WOMEN OF ACHIEVEMENT
for a woman who solved a glaring problem despite
widespread inertia, apathy or ignorance around her:
Mary E. Mitchell
Born in 1936, Mary Mitchell has lived in the same home in Orange Mound since she was six years old.
Today, Orange Mound has one of the higher levels of housing blight in Memphis. The unemployment rate has for some time remained above 20%. Some tidy homes and thriving small businesses have faded into boarded-up storefronts. Television and media too often present negative stories of poverty and violence.
Yet to Mary, Orange Mound is scared ground. She determined that the rich historic and cultural heritage of Orange Mound deserved to be preserved and celebrated and she works to make this happen.
Orange Mound started in 1890 as one of the nations’s first planned African-American communities. It was a source of pride to the business owners, lawyers, teachers and other professionals who called it home. In 1919 it became part of Memphis.
The Orange Mound Mary Mitchell grew up in was thriving. During World War II her grandparents and neighbors strategically organized their limited resources. They worked together to ensure that neighborhood children were fed before heading to school. Children watched adults go to work every day, instilling a work ethic and making sure that every young person knew their value. The community had a vision and a purpose that Mary recognized as she matured.
At some point, as Mary watched, the neighborhood began a slow decline. Buildings closed, employment opportunities decreased, the beautiful neighborhood park shut down, and poverty and crime were on the rise.
Mary became a mother in her teens, raising five children, but she always planned to go to college. In 1980, at age 44, she enrolled at LeMoyne-Owen, graduating with a degree in Philosophy in 1984. She had always loved Orange Mound, but it was a project at LeMoyne-Owen that inspired her to start telling the story of her beloved community.
After graduation, she started a business but continued to promote the importance of Orange Mound at every opportunity.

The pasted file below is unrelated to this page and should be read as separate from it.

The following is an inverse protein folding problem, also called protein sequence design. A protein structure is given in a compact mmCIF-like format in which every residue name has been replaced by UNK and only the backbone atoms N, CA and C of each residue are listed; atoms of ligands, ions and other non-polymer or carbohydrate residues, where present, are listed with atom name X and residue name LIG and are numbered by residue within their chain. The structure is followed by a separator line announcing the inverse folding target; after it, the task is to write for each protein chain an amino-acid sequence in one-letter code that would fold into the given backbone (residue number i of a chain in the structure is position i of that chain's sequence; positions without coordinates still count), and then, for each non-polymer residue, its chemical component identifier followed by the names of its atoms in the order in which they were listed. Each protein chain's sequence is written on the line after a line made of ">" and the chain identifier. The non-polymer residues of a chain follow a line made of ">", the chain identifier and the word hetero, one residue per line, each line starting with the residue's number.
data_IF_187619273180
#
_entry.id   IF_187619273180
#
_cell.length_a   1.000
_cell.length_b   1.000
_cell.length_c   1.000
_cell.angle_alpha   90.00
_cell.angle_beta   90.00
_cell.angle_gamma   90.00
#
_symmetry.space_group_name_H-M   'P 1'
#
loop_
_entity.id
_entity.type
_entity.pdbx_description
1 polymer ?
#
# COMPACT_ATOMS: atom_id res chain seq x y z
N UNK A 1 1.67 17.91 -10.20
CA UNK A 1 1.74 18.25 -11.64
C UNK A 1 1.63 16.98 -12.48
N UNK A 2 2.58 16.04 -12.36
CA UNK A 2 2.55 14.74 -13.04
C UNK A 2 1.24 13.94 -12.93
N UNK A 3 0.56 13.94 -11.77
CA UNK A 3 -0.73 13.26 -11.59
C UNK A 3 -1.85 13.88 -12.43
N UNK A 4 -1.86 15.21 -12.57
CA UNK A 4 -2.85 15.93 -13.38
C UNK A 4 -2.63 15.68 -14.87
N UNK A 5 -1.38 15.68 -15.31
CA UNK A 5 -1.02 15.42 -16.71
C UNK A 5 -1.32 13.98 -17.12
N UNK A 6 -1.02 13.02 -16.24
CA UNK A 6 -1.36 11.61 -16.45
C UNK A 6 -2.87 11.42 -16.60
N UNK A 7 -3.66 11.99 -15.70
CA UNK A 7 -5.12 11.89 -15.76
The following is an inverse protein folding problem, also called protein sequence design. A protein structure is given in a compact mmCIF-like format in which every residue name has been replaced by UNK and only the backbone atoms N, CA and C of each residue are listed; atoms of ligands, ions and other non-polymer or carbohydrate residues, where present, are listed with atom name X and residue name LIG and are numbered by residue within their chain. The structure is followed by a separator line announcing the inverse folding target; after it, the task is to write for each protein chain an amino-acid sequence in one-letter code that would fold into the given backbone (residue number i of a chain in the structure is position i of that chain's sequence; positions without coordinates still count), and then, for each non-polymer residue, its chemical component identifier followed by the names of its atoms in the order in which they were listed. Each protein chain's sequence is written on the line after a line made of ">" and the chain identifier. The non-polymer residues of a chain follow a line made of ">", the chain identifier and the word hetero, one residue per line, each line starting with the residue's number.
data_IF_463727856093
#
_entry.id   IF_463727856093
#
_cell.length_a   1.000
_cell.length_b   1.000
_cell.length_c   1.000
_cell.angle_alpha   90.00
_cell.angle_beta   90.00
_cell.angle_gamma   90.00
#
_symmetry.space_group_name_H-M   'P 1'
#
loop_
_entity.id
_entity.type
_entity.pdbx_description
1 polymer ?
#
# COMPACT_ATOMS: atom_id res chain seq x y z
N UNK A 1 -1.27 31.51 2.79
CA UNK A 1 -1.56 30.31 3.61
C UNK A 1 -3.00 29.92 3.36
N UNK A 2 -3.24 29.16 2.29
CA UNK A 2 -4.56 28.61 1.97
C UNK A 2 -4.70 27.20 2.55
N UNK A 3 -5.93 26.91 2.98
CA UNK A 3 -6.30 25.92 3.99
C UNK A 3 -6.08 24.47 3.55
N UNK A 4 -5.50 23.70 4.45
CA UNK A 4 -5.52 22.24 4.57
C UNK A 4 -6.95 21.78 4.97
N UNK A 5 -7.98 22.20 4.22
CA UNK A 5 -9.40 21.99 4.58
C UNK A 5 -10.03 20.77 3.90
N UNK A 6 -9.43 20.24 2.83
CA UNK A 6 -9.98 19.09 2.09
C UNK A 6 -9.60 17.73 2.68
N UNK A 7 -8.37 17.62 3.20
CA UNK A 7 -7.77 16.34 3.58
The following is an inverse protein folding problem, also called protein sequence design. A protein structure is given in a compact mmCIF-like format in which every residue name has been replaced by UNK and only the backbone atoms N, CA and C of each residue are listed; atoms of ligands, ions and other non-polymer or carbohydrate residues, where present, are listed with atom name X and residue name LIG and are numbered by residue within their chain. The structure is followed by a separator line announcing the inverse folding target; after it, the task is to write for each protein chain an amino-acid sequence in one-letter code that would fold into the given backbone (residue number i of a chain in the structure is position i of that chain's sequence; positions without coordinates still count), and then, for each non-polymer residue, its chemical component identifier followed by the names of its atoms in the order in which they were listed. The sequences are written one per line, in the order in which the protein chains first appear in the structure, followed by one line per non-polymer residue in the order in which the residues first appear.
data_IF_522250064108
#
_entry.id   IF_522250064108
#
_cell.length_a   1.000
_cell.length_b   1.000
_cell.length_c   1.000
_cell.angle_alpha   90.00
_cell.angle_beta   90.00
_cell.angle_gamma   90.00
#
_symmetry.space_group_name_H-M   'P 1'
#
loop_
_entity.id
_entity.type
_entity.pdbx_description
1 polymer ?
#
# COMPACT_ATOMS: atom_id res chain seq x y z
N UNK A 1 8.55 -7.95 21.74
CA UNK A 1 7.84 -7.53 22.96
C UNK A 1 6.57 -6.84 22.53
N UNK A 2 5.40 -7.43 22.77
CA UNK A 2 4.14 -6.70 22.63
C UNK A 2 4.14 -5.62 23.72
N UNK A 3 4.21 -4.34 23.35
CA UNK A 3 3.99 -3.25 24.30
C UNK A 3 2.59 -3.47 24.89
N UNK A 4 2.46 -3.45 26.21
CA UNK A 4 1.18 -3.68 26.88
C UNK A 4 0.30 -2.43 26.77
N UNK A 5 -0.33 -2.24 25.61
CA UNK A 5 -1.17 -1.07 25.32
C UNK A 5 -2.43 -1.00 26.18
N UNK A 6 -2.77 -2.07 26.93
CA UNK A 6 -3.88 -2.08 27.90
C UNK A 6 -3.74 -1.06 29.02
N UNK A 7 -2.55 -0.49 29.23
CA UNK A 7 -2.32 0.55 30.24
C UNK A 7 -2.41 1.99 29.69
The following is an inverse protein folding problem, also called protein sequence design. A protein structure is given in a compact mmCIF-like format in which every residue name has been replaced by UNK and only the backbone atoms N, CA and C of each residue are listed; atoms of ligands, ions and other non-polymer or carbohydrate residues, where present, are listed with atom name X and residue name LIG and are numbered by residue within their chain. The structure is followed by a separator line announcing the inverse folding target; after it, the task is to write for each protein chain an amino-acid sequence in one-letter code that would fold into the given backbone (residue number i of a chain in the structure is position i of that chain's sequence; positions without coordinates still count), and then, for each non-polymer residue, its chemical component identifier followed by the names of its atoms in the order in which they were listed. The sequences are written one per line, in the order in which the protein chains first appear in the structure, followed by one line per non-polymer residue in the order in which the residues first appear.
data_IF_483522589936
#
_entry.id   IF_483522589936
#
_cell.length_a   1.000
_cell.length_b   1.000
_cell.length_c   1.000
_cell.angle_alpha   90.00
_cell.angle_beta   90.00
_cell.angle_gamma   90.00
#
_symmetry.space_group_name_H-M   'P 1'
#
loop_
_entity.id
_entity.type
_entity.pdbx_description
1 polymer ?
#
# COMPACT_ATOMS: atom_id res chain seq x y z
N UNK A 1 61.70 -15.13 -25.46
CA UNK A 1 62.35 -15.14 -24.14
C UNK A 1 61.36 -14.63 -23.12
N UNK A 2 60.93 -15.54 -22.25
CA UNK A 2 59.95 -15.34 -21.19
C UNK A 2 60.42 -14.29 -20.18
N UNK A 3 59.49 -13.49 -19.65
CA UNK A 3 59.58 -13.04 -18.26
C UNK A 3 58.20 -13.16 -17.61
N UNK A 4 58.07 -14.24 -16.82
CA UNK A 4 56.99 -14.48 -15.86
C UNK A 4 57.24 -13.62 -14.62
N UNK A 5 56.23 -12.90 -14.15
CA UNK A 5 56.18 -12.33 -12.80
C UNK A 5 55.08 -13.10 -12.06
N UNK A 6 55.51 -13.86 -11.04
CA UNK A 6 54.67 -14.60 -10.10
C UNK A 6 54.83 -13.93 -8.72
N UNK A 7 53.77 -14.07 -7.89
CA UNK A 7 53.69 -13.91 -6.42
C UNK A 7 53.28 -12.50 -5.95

From 2000 through 2005 she chaired the Orange Mound Collaborative. Funded by the Ford Foundation, the Collaborative stressed education through empowerment. Included were an Early Childhood Institute, an oral history project and a community newspaper. After grant funding ended Mary enlisted the help of the University of Memphis Journalism Department to continue the paper for several more years.
Unwilling to lose the momentum begun by the Collaboration, in 2006 she and several others founded the Melrose Center for Cultural Enrichment in Orange Mound. The group is committed to the preservation and restoration of the Historic Melrose School building which include a genealogy center as well as a museum.
According to her nominator, Mary promotes collaborations by uniting teams around historical, cultural and socioeconomic factors to advocate for the epic history of “The Mound.” She sees opportunity and progress even when faced with challenges. Mary sees the best in people and encourages those behind her to reach past the obstacles of today and be the bright spirits of the future. Thanks, in part to the extraordinary determination of Mary Mitchell, the history of Orange Mound has been documented through newspaper articles, tours, speaking engagements and documentaries.
Mary E. Mitchell, Shelby County’s Honorary Orange Mound Historian, is determined not to make lemonade out of lemons but to make orange juice out of oranges.